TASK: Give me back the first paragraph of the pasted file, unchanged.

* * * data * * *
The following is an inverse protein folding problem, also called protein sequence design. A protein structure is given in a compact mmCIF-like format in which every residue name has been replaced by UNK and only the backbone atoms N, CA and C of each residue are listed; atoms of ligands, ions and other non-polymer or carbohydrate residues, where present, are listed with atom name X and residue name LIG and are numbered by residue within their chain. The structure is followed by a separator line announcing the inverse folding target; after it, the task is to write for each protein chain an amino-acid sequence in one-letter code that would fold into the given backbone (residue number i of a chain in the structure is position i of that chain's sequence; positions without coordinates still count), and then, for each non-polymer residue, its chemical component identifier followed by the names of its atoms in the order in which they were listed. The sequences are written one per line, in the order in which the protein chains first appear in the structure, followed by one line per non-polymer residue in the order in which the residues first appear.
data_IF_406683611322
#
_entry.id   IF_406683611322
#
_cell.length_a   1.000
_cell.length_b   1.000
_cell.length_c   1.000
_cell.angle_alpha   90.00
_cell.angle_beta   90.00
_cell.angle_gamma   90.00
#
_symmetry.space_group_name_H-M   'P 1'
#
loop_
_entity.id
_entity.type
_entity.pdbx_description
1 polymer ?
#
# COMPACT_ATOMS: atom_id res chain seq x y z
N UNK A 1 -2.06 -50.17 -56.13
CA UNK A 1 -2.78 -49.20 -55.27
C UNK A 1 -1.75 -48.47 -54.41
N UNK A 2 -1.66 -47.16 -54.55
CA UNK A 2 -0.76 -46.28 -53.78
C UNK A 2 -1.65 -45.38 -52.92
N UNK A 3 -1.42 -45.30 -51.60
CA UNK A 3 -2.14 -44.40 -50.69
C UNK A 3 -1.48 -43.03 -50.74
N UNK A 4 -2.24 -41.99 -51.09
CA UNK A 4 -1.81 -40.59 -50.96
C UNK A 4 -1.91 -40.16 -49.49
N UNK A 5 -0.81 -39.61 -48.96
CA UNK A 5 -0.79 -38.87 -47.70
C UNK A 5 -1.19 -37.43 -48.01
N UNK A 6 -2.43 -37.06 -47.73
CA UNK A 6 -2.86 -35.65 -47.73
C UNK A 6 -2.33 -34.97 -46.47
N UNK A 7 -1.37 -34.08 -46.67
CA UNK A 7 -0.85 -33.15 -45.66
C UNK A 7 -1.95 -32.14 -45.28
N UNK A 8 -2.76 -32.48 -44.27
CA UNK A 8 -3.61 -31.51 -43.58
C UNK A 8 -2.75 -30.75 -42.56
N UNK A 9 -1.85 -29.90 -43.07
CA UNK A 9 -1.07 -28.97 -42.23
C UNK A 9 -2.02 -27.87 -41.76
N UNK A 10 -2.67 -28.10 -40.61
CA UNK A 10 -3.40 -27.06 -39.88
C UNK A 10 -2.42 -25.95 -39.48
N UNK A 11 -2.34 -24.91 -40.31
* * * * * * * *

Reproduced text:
The following is an inverse protein folding problem, also called protein sequence design. A protein structure is given in a compact mmCIF-like format in which every residue name has been replaced by UNK and only the backbone atoms N, CA and C of each residue are listed; atoms of ligands, ions and other non-polymer or carbohydrate residues, where present, are listed with atom name X and residue name LIG and are numbered by residue within their chain. The structure is followed by a separator line announcing the inverse folding target; after it, the task is to write for each protein chain an amino-acid sequence in one-letter code that would fold into the given backbone (residue number i of a chain in the structure is position i of that chain's sequence; positions without coordinates still count), and then, for each non-polymer residue, its chemical component identifier followed by the names of its atoms in the order in which they were listed. The sequences are written one per line, in the order in which the protein chains first appear in the structure, followed by one line per non-polymer residue in the order in which the residues first appear.